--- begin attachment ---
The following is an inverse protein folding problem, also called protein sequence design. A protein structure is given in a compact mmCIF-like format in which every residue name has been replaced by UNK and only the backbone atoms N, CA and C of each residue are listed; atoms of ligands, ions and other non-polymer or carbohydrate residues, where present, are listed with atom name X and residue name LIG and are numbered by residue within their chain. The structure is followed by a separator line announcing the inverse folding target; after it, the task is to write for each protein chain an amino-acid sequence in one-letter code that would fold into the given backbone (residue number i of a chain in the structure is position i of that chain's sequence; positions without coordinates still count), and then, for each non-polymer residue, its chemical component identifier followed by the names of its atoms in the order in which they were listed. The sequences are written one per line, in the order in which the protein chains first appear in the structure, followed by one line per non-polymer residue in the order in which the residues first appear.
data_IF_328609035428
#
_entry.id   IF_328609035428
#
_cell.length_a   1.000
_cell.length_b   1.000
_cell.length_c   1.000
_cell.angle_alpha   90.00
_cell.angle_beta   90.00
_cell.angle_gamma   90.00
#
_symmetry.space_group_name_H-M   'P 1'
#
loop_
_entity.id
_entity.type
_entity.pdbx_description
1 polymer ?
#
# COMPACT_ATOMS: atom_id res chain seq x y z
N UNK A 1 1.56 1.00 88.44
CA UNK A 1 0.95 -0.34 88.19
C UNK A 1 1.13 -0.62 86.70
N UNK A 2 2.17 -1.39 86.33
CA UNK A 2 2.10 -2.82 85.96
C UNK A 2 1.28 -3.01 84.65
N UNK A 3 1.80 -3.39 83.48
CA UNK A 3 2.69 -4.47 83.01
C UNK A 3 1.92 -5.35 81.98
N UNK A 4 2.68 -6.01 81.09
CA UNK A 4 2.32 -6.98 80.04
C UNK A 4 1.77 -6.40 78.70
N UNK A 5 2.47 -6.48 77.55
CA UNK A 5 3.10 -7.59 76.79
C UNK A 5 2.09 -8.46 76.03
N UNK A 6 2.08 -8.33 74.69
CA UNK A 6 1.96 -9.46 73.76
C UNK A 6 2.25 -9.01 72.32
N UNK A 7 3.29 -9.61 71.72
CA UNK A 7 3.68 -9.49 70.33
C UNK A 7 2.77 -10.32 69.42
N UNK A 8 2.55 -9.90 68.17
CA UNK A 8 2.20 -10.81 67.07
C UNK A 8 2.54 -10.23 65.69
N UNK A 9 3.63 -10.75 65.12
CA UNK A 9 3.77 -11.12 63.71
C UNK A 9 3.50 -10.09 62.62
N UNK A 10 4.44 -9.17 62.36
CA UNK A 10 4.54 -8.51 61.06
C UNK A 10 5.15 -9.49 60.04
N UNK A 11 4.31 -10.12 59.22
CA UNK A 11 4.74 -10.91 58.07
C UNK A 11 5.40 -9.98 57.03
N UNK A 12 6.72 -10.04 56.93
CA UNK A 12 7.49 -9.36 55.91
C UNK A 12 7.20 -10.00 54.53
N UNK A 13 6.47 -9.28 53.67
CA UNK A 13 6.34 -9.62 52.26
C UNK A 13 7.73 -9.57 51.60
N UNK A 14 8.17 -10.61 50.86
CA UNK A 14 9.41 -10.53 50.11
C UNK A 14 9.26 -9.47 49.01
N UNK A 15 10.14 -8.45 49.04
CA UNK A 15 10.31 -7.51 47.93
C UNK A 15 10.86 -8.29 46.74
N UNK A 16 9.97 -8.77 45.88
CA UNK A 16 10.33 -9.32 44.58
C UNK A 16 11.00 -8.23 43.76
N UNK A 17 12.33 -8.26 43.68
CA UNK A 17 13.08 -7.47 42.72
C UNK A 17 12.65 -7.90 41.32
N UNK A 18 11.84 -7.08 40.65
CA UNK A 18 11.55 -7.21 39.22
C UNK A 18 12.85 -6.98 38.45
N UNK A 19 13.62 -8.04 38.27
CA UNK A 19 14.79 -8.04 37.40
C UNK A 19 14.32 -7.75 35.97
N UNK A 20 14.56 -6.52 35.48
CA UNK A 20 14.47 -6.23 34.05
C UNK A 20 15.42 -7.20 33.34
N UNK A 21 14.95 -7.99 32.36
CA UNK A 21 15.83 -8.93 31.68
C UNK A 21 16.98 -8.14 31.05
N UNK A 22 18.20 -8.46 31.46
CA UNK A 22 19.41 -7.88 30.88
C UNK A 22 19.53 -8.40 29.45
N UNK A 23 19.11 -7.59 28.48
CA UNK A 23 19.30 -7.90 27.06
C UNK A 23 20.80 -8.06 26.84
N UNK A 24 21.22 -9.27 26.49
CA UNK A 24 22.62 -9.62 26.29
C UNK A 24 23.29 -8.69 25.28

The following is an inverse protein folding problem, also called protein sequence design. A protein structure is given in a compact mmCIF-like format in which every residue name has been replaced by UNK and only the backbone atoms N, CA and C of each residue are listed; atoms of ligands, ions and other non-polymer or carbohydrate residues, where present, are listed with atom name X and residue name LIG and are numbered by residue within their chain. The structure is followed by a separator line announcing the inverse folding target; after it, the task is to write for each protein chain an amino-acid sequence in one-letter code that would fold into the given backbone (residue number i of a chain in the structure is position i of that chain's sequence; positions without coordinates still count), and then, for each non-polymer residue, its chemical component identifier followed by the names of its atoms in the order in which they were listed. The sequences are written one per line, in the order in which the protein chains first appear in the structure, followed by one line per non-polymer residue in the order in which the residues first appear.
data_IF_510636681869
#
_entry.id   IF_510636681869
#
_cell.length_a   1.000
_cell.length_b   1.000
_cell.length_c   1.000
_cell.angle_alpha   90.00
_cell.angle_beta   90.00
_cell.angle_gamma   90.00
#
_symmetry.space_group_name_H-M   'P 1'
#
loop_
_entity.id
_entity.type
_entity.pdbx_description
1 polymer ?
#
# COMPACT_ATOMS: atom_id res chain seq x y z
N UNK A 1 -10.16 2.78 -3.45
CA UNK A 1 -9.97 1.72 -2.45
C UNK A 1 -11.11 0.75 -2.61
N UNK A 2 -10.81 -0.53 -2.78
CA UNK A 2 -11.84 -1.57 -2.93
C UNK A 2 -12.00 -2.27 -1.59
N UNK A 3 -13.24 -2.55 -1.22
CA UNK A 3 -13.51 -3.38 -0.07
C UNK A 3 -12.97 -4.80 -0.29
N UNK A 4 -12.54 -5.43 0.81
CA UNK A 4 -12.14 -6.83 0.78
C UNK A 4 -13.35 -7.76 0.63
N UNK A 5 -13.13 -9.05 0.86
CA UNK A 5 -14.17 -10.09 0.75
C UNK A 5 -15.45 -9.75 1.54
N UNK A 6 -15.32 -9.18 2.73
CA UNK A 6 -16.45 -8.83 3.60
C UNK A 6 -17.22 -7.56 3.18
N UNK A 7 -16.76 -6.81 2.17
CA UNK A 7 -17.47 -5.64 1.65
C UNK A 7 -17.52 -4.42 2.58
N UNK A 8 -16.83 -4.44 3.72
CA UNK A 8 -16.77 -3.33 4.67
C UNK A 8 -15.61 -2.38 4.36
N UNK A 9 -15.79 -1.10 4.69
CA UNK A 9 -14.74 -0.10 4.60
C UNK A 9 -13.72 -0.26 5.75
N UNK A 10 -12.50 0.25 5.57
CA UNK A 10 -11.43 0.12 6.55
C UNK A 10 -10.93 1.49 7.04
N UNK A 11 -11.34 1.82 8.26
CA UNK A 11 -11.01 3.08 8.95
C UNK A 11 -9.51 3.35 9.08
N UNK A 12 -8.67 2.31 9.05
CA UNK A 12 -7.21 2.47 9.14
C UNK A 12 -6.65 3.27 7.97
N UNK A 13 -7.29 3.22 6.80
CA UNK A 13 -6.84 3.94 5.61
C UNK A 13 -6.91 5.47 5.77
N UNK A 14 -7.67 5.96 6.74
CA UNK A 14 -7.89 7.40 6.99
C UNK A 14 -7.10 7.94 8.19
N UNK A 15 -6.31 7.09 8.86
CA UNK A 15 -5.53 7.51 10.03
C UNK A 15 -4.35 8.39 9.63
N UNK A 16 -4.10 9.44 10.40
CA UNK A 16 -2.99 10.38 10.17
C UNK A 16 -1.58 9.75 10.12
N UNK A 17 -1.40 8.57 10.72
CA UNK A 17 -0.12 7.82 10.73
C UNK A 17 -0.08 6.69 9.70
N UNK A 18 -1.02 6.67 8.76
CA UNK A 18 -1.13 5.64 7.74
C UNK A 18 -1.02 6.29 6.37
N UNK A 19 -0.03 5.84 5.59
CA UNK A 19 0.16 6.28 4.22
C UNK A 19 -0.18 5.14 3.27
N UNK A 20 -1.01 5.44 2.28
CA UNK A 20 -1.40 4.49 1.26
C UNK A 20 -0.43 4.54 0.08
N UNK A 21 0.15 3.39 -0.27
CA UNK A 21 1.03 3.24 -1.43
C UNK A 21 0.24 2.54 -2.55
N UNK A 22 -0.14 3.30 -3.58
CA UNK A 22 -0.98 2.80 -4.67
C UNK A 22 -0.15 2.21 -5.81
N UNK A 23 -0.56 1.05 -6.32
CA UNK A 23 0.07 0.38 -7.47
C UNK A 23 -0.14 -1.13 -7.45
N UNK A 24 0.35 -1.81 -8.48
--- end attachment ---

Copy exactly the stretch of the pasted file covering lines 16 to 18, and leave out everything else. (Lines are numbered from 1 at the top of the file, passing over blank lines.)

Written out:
_entity.id
_entity.type
_entity.pdbx_description